Rather than commenting on Undine’s post, I’ll do my own one. I am having a zombified day. I slept badly and feel very thoroughly brain-dead. I tried doing some class plans (on the theory that if I plan the semester when I feel like this, I won’t give too many assignments to grade), but that didn’t go too well.
I wish I could work well at night. Every now and then, especially after a zombie-day, I’ll have a burst of useful energy in the evening. Mostly, though, if I don’t write in the morning, it doesn’t happen. My ideal schedule is the one I followed Monday and Tuesday this week, before the sleeping problems kicked in: up by 6, put in an hour and a half in my study, then do yoga before getting dressed and arranging breakfast for both me and the cats. After that I can go on to be productive in other ways, or to write more. But it does depend on going to bed early and sleeping well.
The big problem is that I can’t arrange my whole life to allow me to go to bed by 10:00. Most of the LRU English Department’s graduate classes, and some of its undergraduate classes, are taught at night. Sometimes I get lucky and get an afternoon grad class, but in most semesters I have at least one night a week where I’m on campus till what seems to me like a late hour, and then I still have to drive the hour home. Teaching leaves me wired as well as tired, so once I am home I can’t go straight to bed; I need to wind down for a bit. Then if I want to experience Culchah, such as the Theatah or the Dahnse, or just go out with friends or engage in some organized activity, there’s another night or several when I’m not going to bed in time to get up early.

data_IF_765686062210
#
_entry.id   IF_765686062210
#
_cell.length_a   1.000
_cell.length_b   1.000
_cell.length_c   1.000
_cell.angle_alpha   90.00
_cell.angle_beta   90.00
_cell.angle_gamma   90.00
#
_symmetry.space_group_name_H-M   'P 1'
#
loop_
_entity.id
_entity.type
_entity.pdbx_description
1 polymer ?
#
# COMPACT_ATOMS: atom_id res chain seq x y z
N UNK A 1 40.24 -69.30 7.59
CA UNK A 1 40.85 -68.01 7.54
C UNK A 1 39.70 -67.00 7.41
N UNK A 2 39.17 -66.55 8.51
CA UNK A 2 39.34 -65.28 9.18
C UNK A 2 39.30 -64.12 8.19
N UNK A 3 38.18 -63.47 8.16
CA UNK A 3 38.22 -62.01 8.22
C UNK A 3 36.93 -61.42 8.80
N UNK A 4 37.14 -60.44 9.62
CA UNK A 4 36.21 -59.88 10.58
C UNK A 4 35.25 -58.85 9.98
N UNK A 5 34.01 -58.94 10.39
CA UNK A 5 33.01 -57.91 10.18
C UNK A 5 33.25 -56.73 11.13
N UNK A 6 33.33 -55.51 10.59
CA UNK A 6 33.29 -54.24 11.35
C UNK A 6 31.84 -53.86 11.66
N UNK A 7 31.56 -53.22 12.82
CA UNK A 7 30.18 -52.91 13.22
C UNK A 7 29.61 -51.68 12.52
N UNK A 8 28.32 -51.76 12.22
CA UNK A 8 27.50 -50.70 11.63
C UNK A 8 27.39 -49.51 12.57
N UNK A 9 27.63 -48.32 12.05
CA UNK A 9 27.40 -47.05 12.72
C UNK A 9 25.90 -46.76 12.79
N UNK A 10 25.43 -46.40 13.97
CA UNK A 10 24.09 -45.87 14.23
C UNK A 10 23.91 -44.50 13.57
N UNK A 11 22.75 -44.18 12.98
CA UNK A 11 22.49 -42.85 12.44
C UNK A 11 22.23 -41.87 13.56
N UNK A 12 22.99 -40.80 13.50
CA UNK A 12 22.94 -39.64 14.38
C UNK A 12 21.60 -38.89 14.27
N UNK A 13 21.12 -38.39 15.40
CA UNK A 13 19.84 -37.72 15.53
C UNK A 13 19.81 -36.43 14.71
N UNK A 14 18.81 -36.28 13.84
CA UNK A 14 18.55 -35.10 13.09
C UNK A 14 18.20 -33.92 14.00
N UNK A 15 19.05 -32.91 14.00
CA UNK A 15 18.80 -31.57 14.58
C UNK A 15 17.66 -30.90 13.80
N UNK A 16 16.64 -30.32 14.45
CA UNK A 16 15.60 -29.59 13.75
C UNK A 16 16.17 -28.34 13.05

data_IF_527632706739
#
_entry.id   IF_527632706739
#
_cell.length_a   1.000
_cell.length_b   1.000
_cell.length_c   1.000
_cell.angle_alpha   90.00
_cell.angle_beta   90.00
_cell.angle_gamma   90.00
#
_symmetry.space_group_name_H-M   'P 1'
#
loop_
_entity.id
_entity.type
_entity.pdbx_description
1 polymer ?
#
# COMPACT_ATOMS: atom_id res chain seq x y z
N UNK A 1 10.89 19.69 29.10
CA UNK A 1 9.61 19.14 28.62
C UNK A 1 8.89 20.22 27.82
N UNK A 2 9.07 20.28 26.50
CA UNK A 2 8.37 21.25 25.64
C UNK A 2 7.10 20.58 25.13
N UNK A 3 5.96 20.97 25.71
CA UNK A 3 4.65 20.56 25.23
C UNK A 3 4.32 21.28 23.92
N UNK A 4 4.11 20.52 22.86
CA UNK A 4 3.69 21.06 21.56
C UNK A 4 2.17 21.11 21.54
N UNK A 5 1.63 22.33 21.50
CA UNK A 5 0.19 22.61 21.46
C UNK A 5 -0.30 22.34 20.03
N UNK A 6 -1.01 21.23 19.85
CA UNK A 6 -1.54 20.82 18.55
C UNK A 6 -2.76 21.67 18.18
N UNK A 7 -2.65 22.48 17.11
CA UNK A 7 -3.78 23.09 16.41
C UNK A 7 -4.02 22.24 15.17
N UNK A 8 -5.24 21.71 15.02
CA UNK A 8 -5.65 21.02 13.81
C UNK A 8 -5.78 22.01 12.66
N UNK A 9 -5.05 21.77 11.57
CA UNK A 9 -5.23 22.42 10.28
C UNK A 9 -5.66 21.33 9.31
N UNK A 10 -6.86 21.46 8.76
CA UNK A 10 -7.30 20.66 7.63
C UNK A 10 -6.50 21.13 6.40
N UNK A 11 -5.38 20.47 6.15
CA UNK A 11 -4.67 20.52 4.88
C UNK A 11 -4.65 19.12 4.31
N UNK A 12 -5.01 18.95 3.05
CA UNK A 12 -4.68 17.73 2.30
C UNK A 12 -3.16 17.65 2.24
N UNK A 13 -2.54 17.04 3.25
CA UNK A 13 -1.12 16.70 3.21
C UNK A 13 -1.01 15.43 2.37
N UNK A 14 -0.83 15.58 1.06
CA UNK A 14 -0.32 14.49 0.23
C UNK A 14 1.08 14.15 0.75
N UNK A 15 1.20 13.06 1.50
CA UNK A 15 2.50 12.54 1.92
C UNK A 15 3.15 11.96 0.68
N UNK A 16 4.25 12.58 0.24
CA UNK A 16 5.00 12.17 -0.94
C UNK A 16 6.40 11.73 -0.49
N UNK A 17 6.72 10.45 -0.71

So I’ve tried various tricks to make it possible to get writing done, such as my writing dates with a friend, which usually take place in the afternoon. Or I’ll go to the library between classes (if there is a between-classes slot, which this fall there will not be). One of my old friends swears by doing all teaching prep on teaching days, and having the other days to do research; but this does not work if, due to a long commute, one’s on-campus days are full of committee meetings, crucial library time (even just checking out and dropping off is not a zero-time activity), office hours and essential on-campus errands.
I envy night owls. I bet they think the world is set up for people like me, but I think a lot of things work better for them.